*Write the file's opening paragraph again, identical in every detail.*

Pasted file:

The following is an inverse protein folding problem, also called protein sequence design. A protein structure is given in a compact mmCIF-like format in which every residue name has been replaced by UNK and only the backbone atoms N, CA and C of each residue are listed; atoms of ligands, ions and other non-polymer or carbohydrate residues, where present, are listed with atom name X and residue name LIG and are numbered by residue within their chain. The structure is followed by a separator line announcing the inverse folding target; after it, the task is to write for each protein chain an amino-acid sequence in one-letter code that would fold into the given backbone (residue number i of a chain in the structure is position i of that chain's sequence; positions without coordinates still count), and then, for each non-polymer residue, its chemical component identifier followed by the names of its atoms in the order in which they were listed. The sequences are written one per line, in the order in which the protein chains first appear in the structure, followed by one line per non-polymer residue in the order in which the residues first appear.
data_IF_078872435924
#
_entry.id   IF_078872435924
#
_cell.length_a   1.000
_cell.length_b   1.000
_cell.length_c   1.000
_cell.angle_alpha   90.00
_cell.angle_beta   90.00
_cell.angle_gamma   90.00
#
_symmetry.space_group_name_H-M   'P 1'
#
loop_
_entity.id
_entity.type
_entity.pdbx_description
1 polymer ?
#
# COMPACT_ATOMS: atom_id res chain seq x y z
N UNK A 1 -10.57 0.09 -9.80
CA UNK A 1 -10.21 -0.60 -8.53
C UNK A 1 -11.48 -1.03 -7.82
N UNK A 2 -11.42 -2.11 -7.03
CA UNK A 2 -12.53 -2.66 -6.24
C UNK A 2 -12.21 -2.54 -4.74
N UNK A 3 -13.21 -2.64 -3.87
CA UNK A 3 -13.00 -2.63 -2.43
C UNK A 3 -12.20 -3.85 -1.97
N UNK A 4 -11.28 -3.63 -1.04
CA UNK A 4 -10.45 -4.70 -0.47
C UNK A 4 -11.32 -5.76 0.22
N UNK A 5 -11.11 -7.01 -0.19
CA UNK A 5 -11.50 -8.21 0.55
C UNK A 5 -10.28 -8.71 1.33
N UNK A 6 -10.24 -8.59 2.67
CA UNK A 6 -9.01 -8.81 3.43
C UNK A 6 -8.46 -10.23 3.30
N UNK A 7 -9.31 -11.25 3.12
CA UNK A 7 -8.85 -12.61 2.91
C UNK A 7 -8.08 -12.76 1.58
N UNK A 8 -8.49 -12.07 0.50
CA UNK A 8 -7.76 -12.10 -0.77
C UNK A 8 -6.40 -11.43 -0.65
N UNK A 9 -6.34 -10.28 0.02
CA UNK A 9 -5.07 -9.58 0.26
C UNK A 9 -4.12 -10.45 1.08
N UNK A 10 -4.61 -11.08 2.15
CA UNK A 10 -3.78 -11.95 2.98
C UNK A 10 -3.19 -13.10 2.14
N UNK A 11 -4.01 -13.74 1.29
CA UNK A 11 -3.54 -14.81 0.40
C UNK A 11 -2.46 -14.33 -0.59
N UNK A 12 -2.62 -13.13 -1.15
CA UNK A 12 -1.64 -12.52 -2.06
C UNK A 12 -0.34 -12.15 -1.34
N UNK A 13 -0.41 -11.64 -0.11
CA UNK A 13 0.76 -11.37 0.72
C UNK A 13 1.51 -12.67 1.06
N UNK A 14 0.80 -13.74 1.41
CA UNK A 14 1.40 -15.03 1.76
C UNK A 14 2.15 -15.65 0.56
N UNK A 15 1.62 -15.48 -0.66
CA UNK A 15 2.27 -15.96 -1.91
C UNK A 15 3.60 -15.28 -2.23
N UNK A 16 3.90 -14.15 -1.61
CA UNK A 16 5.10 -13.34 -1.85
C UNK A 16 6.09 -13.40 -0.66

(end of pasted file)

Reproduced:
The following is an inverse protein folding problem, also called protein sequence design. A protein structure is given in a compact mmCIF-like format in which every residue name has been replaced by UNK and only the backbone atoms N, CA and C of each residue are listed; atoms of ligands, ions and other non-polymer or carbohydrate residues, where present, are listed with atom name X and residue name LIG and are numbered by residue within their chain. The structure is followed by a separator line announcing the inverse folding target; after it, the task is to write for each protein chain an amino-acid sequence in one-letter code that would fold into the given backbone (residue number i of a chain in the structure is position i of that chain's sequence; positions without coordinates still count), and then, for each non-polymer residue, its chemical component identifier followed by the names of its atoms in the order in which they were listed. The sequences are written one per line, in the order in which the protein chains first appear in the structure, followed by one line per non-polymer residue in the order in which the residues first appear.